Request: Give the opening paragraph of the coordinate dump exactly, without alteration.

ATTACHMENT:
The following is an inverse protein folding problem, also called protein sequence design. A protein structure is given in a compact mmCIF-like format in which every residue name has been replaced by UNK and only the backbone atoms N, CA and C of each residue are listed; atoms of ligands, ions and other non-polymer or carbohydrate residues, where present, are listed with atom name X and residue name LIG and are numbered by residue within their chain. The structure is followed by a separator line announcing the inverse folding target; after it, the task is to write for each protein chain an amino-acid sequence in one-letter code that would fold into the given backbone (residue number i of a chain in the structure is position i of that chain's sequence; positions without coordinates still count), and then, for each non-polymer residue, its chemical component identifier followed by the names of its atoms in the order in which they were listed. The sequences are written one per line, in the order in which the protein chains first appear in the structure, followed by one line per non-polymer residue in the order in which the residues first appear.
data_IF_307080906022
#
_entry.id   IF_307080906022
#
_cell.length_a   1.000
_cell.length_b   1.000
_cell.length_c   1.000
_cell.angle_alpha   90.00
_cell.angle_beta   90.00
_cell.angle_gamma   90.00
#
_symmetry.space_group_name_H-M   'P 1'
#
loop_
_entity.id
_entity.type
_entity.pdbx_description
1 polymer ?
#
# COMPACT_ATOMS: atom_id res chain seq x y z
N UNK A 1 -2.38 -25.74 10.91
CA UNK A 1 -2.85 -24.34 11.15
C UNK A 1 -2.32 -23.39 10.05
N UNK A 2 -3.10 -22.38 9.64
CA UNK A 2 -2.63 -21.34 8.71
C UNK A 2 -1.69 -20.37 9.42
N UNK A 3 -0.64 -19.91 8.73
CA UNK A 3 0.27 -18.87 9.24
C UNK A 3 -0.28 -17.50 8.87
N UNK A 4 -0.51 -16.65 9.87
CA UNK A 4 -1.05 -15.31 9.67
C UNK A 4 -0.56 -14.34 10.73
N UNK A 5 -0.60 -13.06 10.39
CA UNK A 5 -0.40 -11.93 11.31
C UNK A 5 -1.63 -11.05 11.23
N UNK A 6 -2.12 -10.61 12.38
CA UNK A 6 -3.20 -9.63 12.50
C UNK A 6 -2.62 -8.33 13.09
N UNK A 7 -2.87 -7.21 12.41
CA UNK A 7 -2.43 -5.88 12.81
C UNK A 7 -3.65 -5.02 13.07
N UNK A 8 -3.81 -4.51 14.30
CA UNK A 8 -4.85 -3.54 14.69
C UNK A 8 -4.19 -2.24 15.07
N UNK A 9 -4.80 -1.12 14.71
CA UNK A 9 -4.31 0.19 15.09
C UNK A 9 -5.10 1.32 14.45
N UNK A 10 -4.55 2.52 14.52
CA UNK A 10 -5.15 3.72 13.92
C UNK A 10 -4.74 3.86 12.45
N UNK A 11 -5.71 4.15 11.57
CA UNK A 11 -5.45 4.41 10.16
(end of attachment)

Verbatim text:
The following is an inverse protein folding problem, also called protein sequence design. A protein structure is given in a compact mmCIF-like format in which every residue name has been replaced by UNK and only the backbone atoms N, CA and C of each residue are listed; atoms of ligands, ions and other non-polymer or carbohydrate residues, where present, are listed with atom name X and residue name LIG and are numbered by residue within their chain. The structure is followed by a separator line announcing the inverse folding target; after it, the task is to write for each protein chain an amino-acid sequence in one-letter code that would fold into the given backbone (residue number i of a chain in the structure is position i of that chain's sequence; positions without coordinates still count), and then, for each non-polymer residue, its chemical component identifier followed by the names of its atoms in the order in which they were listed. The sequences are written one per line, in the order in which the protein chains first appear in the structure, followed by one line per non-polymer residue in the order in which the residues first appear.